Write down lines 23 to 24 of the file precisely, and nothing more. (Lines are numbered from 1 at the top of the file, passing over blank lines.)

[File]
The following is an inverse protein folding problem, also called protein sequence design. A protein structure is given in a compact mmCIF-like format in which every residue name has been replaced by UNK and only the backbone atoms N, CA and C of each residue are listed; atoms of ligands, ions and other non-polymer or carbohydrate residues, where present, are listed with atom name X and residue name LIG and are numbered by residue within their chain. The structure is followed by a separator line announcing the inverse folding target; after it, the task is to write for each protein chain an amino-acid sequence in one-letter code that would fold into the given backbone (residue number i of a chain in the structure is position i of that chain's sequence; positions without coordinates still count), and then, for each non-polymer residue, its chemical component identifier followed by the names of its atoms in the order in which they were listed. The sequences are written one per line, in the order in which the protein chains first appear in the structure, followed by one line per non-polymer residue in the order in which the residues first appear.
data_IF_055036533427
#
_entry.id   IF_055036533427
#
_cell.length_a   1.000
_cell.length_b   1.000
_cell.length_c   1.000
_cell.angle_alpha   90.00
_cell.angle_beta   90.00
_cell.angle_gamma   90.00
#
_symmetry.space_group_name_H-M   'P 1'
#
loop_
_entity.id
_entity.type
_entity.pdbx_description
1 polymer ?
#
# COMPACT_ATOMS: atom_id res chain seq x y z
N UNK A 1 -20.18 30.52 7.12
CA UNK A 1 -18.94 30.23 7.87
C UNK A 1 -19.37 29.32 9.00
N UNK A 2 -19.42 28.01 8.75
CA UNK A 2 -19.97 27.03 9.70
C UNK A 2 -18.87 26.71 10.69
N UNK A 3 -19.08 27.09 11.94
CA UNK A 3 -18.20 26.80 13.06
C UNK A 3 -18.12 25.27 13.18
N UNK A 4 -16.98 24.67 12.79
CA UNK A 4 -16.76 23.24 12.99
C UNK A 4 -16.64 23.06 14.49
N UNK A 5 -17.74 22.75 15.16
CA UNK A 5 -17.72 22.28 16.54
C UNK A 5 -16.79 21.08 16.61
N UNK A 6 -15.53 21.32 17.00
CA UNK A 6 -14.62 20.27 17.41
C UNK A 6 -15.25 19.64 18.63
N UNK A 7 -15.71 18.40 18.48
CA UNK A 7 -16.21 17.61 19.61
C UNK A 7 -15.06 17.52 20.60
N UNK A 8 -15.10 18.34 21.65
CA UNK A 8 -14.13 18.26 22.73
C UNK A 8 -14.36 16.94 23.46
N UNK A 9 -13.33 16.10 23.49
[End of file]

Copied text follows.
CA UNK A 1 -18.94 30.23 7.87
C UNK A 1 -19.37 29.32 9.00